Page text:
2 February 2011 Recognizing the role that forests play in everything from mitigating climate change to providing wood, medicines and livelihoods for people worldwide, the United Nations today kicked off a year-long celebration to raise awareness of the value of this important resource.
“Forests for People” is the main theme of the International Year of Forests, which was launched at a ceremony at UN Headquarters in New York attended by world leaders, Nobel Laureate Wangari Maathai and forest experts.
The General Assembly declared 2011 as the International Year of Forests to raise awareness on the management, conservation and sustainable development of all types of forests, on which at least 1.6 billion people depend for their daily livelihoods and subsistence needs. Forests are also home to over 60 million people, mainly members of indigenous and local communities, who reside in forests.
“By declaring 2011 as the International Year of Forests, the United Nations General Assembly has created an important platform to educate the global community about the great value of forests – and the extreme social, economic and environmental costs of losing them,” noted Secretary-General Ban Ki-moon.
Today’s launch ceremony, presided over by General Assembly President Joseph Deiss, is part of the high-level segment of the UN Forum on Forests, an intergovernmental policy forum dealing with forest-related issues.
Mr. Deiss noted that it is very meaningful that the International Year of Forests follows on the heels of the International Year of Biodiversity (2010), which concluded with the adoption of a new strategic plan containing targets on significantly reducing, by 2020, the rate of loss of all natural habitats, including forests, and sustainably managing forestry to ensure biodiversity conservation.
In his speech at the launch ceremony, Sha Zukang, the UN Under-Secretary-General for Economic and Social Affairs, noted that political interest in forests has been rising, and stressed that that interest should be translated into action.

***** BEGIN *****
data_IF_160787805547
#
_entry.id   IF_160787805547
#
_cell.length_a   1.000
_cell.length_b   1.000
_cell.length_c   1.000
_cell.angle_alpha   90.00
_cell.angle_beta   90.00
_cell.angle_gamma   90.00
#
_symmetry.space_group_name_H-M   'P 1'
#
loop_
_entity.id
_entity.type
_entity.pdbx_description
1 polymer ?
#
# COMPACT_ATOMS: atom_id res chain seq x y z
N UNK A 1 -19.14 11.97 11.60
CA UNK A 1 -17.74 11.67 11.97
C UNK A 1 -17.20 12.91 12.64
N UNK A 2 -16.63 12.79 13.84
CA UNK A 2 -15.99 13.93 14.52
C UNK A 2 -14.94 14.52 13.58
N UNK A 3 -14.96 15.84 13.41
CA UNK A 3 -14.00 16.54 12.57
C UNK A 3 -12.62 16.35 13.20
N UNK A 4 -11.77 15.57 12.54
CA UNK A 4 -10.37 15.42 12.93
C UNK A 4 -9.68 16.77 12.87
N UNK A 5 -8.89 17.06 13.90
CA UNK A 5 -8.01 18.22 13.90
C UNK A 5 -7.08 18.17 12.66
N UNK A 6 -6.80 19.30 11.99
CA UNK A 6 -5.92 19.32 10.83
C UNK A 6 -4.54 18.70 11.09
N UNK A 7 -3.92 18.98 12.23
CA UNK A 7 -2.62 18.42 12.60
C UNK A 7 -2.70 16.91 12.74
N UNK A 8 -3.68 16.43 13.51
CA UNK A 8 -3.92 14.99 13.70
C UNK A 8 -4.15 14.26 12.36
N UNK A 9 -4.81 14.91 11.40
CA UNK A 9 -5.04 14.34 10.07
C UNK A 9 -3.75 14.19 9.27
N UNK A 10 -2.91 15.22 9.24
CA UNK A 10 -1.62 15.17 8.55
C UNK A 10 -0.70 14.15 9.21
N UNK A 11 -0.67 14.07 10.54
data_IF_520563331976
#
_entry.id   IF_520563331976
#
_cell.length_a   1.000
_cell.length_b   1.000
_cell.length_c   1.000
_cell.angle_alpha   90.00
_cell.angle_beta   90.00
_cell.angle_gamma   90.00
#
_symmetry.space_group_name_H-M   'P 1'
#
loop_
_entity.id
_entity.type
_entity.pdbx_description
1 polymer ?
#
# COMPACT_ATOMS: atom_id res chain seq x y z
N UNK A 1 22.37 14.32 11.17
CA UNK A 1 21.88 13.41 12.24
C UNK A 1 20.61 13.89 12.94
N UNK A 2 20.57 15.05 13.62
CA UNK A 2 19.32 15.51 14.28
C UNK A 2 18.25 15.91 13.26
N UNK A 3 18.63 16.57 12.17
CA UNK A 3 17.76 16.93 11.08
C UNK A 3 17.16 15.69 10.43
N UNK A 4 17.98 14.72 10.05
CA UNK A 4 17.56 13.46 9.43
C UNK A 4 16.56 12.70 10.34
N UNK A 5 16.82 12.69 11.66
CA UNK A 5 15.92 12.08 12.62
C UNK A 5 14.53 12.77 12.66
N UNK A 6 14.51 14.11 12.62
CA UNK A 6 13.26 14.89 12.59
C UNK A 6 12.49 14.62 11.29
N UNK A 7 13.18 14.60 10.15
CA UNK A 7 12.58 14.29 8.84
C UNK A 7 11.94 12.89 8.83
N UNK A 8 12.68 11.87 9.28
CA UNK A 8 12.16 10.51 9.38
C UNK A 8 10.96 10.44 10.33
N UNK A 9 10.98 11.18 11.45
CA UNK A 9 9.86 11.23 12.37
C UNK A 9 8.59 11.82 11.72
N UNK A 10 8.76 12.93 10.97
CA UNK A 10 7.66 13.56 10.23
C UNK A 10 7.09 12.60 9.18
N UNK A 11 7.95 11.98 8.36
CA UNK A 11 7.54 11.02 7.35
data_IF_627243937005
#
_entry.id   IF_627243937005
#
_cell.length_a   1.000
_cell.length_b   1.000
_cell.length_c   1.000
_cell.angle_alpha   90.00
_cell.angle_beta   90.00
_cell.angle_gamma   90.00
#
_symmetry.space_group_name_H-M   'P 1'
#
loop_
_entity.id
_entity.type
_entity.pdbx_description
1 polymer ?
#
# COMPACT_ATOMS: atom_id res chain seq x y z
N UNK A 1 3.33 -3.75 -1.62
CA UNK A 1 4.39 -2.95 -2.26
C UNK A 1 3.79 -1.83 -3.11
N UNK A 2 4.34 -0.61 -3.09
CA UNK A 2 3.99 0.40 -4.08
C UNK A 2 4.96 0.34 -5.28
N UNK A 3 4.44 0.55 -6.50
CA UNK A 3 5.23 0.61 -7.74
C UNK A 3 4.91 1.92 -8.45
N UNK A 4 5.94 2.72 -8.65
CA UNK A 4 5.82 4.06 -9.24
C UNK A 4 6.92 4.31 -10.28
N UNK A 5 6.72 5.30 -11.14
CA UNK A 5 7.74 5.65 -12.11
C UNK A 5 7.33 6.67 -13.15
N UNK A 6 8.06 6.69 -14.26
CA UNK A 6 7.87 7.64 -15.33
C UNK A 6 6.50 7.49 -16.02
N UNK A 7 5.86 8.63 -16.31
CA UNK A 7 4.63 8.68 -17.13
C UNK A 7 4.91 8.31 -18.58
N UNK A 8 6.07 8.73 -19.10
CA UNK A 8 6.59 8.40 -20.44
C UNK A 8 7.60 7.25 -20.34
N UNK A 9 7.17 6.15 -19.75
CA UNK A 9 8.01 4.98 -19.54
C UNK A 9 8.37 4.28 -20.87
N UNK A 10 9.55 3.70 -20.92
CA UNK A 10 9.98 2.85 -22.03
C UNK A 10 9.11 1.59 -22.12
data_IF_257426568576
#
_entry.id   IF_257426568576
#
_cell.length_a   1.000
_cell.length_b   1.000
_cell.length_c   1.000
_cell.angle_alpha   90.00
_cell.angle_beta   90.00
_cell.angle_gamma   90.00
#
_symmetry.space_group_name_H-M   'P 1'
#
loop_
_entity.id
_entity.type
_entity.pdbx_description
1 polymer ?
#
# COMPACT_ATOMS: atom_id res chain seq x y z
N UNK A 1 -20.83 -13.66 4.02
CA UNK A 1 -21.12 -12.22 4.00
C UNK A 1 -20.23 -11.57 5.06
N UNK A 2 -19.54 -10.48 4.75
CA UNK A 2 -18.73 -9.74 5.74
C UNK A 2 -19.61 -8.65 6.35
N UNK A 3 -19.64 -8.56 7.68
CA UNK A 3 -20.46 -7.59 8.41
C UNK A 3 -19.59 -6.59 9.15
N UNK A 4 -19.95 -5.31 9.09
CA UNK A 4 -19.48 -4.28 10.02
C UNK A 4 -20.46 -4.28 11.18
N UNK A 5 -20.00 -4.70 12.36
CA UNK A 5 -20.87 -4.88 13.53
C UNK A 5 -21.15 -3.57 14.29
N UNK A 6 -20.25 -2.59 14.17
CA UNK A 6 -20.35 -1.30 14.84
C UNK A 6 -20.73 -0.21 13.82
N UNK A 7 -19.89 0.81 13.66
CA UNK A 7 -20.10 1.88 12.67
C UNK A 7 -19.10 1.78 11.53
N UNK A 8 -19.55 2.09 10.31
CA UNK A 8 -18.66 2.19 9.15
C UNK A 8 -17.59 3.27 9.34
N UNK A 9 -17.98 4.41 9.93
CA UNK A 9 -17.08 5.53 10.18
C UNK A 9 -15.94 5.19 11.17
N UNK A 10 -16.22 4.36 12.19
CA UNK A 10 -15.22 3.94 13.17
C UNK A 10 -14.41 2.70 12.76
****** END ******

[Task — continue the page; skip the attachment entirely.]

“We have to make sure that the billions of dollars pledged towards forests and climate change financing is actually released and applied to sustainable forest management,” Mr. Zukang said.
Jan McAlpine, the Director of the Forum’s Secretariat said: “Every one of us, all seven billion people on earth, has our physical, economic and spiritual health tied to the health of our forest ecosystems. Throughout 2011, we will celebrate this intricate, interdependent relationship between forests and people,” she said.
Achim Steiner, Executive Director of the UN Environment Programme (UNEP), also noted that forests represent many things to many people including spiritual, aesthetic and cultural dimensions that are, in many ways, priceless. “But they are also cornerstones of our economies, whose real value has all too often been invisible in national accounts of profit and loss,” he added.
Forests cover about 31 per cent of total land area, amounting to just under 4 billion hectares, according to data from the Food and Agriculture Organization (FAO), which today released its “State of the World’s Forests” report.
The report, which is published every two years, stresses that the forest industry forms an important part of a “greener” economy and wood products have environmental attributes that would appeal to people.
The industry is responding to numerous environmental and social concerns by improving sustainability of resource use, using more waste materials to make products, increasing energy efficiency and reducing emissions. For example, 37 per cent of total forest production in 2010 came from recovered paper, wood waste and non-wood fibres, a figure that is likely to grow to up to 45 per cent in 2030, with much of that growth from China and India.
“What we need during the International Year of Forests is to emphasize the connection between people and forests, and the benefits that can accrue when forests are managed by local people in sustainable and innovative ways,” said Eduardo Rojas, FAO’s Forestry Director.
Ms. Maathai noted in her address at the launch, as well as in a briefing to reporters, that the value of the International Year is the opportunity to “explore the value of the trees, the forests and the environment, as well as the value of the environmental services that these resources give us.”
She added that too often forests and the services they provide are taken for granted and seen as resources that are unlimited. “But we all know now that we are facing situations where these forests are disappearing,” she told reporters.
As part of the launch, international filmmaker Yann Arthus-Bertrand will premiere his short film “FOREST.” The ceremony also featured clips from winning films from the International Forest Film Festival which was organised by the UN Forum on Forest Secretariat in collaboration with the Jackson Hole Wildlife Film Festival.
News Tracker: past stories on this issue